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Have you ever had a client NOT pay you for services you provided? Sucks, huh. You work your a** off to do the best job. Maybe you go above and beyond and do a little extra stuff at no charge because that’s the kind of person you are.
And after all that, you don’t get paid. Much less hear from them ever again. There are no replies to your emails. They don’t reply your texts. And they won’t take your phone calls. I think that’s called being ‘ghosted’.
I had been lucky enough to not have to deal with clients not paying. But that streak ended recently.
What Inspired This Blog Post
It’s funny how life or business experiences can end up as content for a blog post. I guess that’s the upside to when sh*t happens. You write about it in hopes that the lesson you learned will help someone else.
About three or four months ago, I received a referral from a client. This person wanted me to set up a new website for their business. We agreed on a price and payment plan.
After the website was done, the client only paid half of the rate we agreed to. Every month after that, I sent an invoice and email a reminder. I finally heard from the client and I was told the balance would be paid. That was four weeks ago. Since then it’s been crickets.
As I write this post, it’s the beginning of a new month. I sent out another invoice, sent a message via Facebook and also sent a text. I’ll let a couple days pass and then I’ll call.
Something tells me I may not ever get paid but that doesn’t mean I’m going to stop invoicing this client for the balance due.
In the meantime, I learned something out of this experience.
The Lessons I Learned And How To Make Sure You Get Paid In Full For Your Services
Here are a few takeaways from my experience and how you can make sure you get paid for in full for services you provide.
#1 Look Out For Red Flags
When communicating with a potential client about a project, look out for red flags. In my case, I should have picked up on the fact that this person didn’t have the budget for this project.
#2 CYA – Put It In Writing
Since this was a referral from a client I have been working with for two years now, I didn’t put anything in writing. I figured if this client was a referral, everything would be cool.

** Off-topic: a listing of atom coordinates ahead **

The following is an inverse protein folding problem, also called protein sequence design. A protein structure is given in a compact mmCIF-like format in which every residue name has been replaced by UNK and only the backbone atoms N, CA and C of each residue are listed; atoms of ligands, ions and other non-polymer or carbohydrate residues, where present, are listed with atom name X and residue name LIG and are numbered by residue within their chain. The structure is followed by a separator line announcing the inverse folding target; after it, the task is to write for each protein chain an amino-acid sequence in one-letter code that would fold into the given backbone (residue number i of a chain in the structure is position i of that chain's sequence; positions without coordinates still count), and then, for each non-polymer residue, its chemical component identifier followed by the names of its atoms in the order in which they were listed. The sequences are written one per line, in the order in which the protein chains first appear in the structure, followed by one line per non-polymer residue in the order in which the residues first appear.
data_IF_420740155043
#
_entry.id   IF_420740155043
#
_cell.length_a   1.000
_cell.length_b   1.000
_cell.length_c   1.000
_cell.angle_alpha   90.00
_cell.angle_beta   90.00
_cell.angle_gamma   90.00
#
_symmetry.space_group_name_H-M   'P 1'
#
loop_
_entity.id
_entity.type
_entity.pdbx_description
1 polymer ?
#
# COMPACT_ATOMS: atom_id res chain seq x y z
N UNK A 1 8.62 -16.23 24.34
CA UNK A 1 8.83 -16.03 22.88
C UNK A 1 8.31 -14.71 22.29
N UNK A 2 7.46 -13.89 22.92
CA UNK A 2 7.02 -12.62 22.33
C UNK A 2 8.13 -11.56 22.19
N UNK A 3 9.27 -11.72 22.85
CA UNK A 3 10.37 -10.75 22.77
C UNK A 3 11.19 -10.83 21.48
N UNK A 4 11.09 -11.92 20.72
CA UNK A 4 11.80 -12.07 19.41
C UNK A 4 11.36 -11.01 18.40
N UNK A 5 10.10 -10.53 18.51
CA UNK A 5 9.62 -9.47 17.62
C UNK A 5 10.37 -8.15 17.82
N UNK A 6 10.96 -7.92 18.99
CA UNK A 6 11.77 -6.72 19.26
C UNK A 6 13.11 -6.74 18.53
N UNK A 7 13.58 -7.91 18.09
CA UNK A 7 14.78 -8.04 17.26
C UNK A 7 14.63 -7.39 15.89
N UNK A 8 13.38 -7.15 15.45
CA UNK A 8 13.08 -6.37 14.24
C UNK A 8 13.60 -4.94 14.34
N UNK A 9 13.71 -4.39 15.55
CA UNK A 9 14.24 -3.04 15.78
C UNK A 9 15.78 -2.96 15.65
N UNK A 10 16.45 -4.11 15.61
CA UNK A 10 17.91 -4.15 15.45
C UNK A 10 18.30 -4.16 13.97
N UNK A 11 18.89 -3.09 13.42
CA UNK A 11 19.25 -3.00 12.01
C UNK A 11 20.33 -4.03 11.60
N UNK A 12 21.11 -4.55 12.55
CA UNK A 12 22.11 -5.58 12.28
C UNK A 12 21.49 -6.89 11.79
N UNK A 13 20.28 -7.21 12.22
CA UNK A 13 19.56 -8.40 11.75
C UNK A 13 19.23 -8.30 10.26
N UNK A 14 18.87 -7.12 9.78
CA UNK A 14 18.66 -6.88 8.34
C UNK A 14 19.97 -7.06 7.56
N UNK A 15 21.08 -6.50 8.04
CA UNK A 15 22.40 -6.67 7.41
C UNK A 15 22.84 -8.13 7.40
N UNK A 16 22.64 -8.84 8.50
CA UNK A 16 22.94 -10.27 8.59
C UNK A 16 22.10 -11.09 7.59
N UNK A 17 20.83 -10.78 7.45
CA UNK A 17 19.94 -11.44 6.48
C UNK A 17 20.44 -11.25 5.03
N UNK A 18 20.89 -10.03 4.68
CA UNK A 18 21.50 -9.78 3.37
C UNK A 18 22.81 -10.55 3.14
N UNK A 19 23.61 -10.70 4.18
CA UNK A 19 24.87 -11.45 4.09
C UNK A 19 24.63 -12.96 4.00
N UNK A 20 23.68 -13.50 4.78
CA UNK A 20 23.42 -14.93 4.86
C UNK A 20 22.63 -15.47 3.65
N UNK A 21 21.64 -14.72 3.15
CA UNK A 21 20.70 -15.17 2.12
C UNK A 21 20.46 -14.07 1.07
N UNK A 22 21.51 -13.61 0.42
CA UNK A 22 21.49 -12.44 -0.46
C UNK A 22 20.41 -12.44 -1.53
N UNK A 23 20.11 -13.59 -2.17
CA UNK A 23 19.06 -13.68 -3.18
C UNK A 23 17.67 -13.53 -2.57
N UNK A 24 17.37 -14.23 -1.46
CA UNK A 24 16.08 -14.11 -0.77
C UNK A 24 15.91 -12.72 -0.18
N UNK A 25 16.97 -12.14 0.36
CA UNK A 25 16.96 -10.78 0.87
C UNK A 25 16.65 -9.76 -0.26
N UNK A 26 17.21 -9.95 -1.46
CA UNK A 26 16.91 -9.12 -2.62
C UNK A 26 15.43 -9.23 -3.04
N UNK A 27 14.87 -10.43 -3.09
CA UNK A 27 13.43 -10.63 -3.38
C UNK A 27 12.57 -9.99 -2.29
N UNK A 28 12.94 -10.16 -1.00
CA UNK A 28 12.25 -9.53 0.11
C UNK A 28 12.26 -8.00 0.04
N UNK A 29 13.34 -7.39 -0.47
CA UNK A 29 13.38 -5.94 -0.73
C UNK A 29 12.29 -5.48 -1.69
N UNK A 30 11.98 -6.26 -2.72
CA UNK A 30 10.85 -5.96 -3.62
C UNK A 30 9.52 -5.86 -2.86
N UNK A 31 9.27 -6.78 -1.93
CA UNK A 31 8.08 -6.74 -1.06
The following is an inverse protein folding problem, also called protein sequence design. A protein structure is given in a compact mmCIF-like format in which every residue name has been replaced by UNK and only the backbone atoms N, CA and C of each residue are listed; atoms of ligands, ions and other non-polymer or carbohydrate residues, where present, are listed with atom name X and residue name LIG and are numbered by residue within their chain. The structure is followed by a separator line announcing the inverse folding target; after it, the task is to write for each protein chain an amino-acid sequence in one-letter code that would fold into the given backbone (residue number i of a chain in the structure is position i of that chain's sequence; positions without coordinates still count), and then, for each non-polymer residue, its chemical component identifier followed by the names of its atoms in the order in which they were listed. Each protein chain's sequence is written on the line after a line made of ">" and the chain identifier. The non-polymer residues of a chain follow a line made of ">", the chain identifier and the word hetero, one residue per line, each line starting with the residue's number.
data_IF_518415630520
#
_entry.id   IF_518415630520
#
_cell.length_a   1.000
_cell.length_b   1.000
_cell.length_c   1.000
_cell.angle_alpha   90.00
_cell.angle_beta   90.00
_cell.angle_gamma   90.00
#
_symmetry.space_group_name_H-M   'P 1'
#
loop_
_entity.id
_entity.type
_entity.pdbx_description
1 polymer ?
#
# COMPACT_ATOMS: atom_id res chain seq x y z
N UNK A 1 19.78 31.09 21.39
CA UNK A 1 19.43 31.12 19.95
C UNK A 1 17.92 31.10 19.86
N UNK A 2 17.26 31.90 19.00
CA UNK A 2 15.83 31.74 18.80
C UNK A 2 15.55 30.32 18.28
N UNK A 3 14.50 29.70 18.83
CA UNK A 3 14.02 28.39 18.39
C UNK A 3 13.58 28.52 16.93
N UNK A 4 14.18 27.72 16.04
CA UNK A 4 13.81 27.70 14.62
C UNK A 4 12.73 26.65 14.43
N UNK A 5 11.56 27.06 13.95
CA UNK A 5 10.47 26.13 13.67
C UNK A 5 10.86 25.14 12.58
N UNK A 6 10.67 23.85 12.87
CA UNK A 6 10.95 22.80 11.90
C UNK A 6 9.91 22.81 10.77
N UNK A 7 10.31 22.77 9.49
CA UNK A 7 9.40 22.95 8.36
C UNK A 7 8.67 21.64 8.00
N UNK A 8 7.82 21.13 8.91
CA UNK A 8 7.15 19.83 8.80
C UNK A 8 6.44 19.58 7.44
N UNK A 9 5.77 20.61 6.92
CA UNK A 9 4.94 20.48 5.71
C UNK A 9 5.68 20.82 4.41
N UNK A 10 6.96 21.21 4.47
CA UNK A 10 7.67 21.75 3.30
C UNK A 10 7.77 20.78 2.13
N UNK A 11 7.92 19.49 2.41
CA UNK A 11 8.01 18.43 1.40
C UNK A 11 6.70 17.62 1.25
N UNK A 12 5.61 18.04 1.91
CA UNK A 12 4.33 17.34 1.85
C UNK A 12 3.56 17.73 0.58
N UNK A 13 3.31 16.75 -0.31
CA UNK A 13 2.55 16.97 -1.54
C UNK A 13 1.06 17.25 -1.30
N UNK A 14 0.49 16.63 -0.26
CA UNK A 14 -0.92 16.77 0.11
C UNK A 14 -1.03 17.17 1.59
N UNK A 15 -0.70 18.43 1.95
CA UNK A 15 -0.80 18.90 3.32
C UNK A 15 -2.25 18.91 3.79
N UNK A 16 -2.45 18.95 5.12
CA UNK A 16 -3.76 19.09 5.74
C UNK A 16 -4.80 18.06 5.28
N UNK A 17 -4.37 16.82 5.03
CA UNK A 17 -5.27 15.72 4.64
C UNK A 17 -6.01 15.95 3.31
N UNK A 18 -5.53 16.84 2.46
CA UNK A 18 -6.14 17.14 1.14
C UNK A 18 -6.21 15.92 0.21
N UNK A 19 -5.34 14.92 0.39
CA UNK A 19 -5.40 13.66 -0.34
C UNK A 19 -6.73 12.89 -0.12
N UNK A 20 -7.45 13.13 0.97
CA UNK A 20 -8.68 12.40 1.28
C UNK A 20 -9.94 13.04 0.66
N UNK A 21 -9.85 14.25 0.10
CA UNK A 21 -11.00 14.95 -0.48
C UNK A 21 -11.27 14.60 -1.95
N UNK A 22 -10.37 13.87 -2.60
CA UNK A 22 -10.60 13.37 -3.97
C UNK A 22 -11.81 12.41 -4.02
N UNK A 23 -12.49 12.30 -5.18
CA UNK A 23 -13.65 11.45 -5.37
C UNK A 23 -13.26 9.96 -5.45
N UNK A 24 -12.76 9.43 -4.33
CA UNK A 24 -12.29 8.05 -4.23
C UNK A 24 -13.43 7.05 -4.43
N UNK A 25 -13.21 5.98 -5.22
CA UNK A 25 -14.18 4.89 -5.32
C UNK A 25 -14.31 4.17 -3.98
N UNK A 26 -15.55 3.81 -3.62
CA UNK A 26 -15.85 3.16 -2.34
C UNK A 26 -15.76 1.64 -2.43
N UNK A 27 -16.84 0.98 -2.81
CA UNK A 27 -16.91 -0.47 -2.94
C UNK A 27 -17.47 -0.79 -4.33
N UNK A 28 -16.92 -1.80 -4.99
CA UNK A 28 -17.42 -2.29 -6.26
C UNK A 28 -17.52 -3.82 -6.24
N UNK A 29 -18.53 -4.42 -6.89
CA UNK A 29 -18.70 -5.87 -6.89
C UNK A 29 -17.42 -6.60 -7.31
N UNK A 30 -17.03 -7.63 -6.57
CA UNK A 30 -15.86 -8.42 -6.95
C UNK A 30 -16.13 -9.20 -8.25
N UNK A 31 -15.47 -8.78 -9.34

And now all I have are the emails that shows what she agreed to.
The lesson here: just because your client is credible, doesn’t mean the person they referred you to will be. So make sure you put an agreement or contract together that details what everything you and your client agreed to. And include a statement about late charges.
#3 Ask For A Deposit Or Payment Up Front
Always, always ask for a deposit or payment up front before starting a project – no matter who it is!
I was dealing in good faith with this client because of the person we both know. And that’s okay. But you’re taking a risk that you won’t get paid at all.
Wrapping It Up
I hope the lessons I learned from this experience will prevent you from having to go through it yourself.
- Look out for red flags
- Have new clients sign an agreement or contract
- Ask for a deposit or payment up front
Update: I reached out to Lorraine Reguly to get some advice about this. She gave me some great advice I want to pass on to you:
- Set up a payment arrangement to make sure you get paid. For example, ask for a deposit before starting a project. Then ask for a payment when you start the project. And get the last payment when the project is completed.
- She also suggested to put disclosures such as hiring process and deposits on our services page so that disclosures and processes are clear from the get-go. I love how she set up her Editing Services page. Check it out!
If you need a template for contracts The Contract Shop* has contract templates and other documents for your business.
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